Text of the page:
Although many of the neighborhoods to which post-1965 immigrants settled neither were established ethnic enclaves nor became them, some enclaves formed as subsequent immigrants continued to concentrate in these areas (Bean et al. 1987; Waldinger 1989). Although ethnic enclaves often revitalized the social and economic conditions of neighborhoods, these neighborhoods rarely gentrified during the early gentrification of the late 1970s and 1980s (Wilson and Grammenos 2005).4 Evidence from New York City suggests that Hispanic neighborhoods had strong organizational capacity that was able to maintain affordable housing (Winnick 1990), which may have prevented gentrification in neighborhoods with high levels of Hispanic growth, and the continued rapid growth of immigrants into these neighborhoods may have limited points of entry for gentrifiers as low-cost vacancies quickly disappeared. This literature offers the following hypothesis:
Hypothesis 5: Gentrification is less likely in neighborhoods that serve as Asian or Hispanic enclaves than in neighborhoods that do not serve as such enclaves.
City-Level Contexts of Immigration and Race
Immigration flows, however, were unevenly spread between cities. Through the latter half of the twentieth century, immigration was largely concentrated in a handful of cities and expanded to a larger set of cities in later decades (Singer 2004). Hispanic enclaves generally only arose during the 1970s in cities with large post-1965 Hispanic growth (Massey and Denton 1987). The growth of Hispanic enclaves was also far more prevalent than Asian enclaves given the relatively lower presence of Asians in the United States at the time; consequently, new Asian immigrants often settled in other affordable urban neighborhoods instead (Massey and Denton 1987). This literature suggests that in cities that served as primary destinations for these groups, incoming Asians and/or Hispanics were more likely to move to enclave areas because these areas were more likely to exist in these cities. As a result, they were less likely to serve as pioneers in other low-income neighborhoods in these cities:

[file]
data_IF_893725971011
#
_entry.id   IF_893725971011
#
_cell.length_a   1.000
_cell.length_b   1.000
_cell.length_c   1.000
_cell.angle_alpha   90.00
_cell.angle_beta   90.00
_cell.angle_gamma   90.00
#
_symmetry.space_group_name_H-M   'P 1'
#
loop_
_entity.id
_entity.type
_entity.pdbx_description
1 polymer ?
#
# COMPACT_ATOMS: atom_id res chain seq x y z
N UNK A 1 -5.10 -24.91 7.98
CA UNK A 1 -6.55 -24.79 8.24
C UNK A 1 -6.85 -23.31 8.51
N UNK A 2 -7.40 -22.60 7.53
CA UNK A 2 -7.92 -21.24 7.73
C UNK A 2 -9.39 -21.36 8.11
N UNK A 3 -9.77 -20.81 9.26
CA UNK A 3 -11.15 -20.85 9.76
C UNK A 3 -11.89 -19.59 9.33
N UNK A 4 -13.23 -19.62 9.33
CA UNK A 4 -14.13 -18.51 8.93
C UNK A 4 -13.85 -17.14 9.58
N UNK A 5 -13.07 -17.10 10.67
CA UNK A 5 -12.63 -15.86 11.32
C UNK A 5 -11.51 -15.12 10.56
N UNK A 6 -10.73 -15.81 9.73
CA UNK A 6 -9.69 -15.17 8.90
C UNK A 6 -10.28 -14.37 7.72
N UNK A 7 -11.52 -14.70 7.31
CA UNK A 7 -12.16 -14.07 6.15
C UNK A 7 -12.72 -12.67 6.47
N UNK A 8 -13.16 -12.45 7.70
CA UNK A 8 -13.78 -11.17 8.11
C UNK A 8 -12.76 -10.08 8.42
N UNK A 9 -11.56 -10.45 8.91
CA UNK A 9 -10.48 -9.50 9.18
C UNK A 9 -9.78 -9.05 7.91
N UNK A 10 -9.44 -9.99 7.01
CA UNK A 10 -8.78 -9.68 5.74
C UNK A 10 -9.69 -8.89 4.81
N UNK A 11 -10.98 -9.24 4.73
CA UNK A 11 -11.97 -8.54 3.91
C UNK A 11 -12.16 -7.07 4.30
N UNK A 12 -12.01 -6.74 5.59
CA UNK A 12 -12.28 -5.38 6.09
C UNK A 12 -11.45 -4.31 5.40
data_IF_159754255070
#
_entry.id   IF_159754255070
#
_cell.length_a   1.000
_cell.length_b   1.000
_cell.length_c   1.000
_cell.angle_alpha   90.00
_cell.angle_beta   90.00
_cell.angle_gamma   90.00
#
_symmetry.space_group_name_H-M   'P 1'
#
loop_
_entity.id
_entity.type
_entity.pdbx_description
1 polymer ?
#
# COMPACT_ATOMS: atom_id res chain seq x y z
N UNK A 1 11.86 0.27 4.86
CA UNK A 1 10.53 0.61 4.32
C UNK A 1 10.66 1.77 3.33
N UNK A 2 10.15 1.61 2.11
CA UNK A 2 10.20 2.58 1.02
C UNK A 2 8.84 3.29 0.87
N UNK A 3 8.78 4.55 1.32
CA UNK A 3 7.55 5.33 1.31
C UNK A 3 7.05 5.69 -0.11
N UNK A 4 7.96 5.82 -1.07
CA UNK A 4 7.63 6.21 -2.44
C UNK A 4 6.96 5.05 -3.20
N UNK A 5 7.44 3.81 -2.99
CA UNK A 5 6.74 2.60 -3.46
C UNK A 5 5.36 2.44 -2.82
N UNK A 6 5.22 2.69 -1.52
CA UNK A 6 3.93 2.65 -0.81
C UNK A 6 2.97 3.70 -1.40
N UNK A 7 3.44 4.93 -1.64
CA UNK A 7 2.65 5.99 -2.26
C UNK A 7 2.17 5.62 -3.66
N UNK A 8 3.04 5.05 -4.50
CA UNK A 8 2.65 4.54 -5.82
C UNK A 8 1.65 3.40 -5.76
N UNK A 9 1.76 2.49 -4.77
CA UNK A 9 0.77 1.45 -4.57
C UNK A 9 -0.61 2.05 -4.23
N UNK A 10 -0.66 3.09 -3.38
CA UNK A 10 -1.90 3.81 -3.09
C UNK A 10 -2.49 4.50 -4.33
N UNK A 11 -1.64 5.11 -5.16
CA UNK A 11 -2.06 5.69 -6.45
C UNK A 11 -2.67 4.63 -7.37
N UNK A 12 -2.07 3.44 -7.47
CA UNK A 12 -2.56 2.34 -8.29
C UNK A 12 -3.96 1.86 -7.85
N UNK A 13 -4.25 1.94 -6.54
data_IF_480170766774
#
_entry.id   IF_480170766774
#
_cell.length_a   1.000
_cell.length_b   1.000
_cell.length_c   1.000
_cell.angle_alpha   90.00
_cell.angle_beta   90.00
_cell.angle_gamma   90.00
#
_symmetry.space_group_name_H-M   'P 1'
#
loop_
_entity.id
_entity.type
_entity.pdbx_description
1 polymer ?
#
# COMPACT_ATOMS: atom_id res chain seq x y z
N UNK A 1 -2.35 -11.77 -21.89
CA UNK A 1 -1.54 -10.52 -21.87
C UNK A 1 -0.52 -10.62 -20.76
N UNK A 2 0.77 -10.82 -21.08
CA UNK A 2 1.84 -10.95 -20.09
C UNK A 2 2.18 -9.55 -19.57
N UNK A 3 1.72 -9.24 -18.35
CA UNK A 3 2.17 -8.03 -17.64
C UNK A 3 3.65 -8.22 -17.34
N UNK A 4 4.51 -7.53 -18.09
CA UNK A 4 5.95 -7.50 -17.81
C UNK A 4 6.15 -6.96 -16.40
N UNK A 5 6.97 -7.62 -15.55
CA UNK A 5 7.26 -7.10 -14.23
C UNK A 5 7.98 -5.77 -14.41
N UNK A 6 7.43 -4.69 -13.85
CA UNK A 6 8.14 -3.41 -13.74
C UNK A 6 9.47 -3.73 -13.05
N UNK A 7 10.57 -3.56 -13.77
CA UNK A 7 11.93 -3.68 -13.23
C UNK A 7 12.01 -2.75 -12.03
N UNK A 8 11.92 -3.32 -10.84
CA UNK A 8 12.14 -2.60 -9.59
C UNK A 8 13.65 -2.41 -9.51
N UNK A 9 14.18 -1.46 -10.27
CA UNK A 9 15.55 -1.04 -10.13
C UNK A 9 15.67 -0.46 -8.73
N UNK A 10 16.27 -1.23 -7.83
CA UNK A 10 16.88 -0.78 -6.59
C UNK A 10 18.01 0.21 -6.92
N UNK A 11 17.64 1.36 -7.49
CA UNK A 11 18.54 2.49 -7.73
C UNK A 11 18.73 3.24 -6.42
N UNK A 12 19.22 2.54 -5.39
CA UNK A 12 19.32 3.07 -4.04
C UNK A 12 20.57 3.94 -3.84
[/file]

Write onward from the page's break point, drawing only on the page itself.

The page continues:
Hypothesis 6: The positive effects of Asians and Hispanics on the likelihood of neighborhood gentrification are weaker in cities with large Asian and Hispanic populations, respectively, compared with those with a small presence of these groups in the period following 1965.
Finally, cities also have varying levels of residential segregation that are dependent on the overall minority share and shape patterns of residential mobility and neighborhood change (Blalock 1967; Crowder et al. 2012; Massey and Denton 1993). Therefore, the extent to which the influx of immigrants makes neighborhoods more conducive to gentrification may be conditional on the existence of predominantly black neighborhoods as the main alternative low-cost residential option (Charles 2003; Smith 1996). Specifically, the influx of immigrants to low-cost neighborhoods in central cities with high shares of predominantly black neighborhoods may have had a stronger influence on the relative desirability of the neighborhoods they entered:
Hypothesis 7: The positive effects of Asians and Hispanics on the likelihood of neighborhood gentrification are stronger in cities with large shares of blacks compared with those with low shares of blacks.
In assessing these hypotheses, I improve upon prior research in three ways. First, I offer the first systematic test of the relationship between early gentrification and post-1965 immigration, incorporating a key dimension missing from studies on gentrification. Second, I enhance understandings of this relationship by considering multiple racial and ethnic categories. Third, I take into account the broader racial and immigrant context of the cities in which neighborhoods gentrify.